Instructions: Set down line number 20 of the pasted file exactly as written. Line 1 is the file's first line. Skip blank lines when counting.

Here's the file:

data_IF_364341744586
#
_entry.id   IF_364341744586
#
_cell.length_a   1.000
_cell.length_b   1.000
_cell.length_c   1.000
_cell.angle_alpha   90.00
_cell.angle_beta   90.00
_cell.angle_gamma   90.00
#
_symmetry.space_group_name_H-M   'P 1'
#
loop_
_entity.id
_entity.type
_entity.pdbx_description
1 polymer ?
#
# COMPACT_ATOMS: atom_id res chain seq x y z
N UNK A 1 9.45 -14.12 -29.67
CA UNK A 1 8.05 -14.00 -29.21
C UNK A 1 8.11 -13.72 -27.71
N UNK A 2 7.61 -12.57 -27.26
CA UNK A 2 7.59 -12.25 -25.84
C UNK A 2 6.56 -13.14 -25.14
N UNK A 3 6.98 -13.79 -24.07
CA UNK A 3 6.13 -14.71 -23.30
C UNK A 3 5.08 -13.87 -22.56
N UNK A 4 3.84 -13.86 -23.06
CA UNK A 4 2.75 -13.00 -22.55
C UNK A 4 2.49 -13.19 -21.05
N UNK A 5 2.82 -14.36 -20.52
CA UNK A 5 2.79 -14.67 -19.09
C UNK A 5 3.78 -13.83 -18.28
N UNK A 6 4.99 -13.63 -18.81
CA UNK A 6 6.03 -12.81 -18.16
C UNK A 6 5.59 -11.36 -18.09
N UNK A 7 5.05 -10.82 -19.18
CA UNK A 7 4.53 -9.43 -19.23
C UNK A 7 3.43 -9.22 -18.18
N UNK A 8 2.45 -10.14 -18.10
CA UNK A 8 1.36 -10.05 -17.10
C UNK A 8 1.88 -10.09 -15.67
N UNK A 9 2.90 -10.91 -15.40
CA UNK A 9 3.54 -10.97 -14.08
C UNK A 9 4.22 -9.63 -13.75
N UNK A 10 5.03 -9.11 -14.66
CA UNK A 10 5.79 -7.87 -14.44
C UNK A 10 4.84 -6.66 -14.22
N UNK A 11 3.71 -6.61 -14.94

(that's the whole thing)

# COMPACT_ATOMS: atom_id res chain seq x y z